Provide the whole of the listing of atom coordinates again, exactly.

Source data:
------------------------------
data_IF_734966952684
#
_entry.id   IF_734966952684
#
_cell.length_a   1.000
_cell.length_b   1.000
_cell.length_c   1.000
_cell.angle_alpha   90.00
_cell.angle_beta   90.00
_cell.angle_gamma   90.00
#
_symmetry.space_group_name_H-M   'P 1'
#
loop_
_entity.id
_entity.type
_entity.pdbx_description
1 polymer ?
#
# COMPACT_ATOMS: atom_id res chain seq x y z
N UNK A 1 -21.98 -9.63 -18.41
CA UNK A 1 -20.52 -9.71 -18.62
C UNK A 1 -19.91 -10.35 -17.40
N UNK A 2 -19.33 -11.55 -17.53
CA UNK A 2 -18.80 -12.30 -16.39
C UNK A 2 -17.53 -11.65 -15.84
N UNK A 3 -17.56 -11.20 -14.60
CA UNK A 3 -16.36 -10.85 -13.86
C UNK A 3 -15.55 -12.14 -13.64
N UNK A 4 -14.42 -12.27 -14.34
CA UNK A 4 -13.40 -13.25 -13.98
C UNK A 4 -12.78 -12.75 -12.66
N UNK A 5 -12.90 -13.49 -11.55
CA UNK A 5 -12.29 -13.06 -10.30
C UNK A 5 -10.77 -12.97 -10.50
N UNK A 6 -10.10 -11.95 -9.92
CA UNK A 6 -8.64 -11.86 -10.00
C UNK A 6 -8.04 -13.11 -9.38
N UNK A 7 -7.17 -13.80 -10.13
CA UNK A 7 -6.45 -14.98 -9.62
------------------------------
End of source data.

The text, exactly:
data_IF_734966952684
#
_entry.id   IF_734966952684
#
_cell.length_a   1.000
_cell.length_b   1.000
_cell.length_c   1.000
_cell.angle_alpha   90.00
_cell.angle_beta   90.00
_cell.angle_gamma   90.00
#
_symmetry.space_group_name_H-M   'P 1'
#
loop_
_entity.id
_entity.type
_entity.pdbx_description
1 polymer ?
#
# COMPACT_ATOMS: atom_id res chain seq x y z
N UNK A 1 -21.98 -9.63 -18.41
CA UNK A 1 -20.52 -9.71 -18.62
C UNK A 1 -19.91 -10.35 -17.40
N UNK A 2 -19.33 -11.55 -17.53
CA UNK A 2 -18.80 -12.30 -16.39
C UNK A 2 -17.53 -11.65 -15.84
N UNK A 3 -17.56 -11.20 -14.60
CA UNK A 3 -16.36 -10.85 -13.86
C UNK A 3 -15.55 -12.14 -13.64
N UNK A 4 -14.42 -12.27 -14.34
CA UNK A 4 -13.40 -13.25 -13.98
C UNK A 4 -12.78 -12.75 -12.66
N UNK A 5 -12.90 -13.49 -11.55
CA UNK A 5 -12.29 -13.06 -10.30
C UNK A 5 -10.77 -12.97 -10.50
N UNK A 6 -10.10 -11.95 -9.92
CA UNK A 6 -8.64 -11.86 -10.00
C UNK A 6 -8.04 -13.11 -9.38
N UNK A 7 -7.17 -13.80 -10.13
CA UNK A 7 -6.45 -14.98 -9.62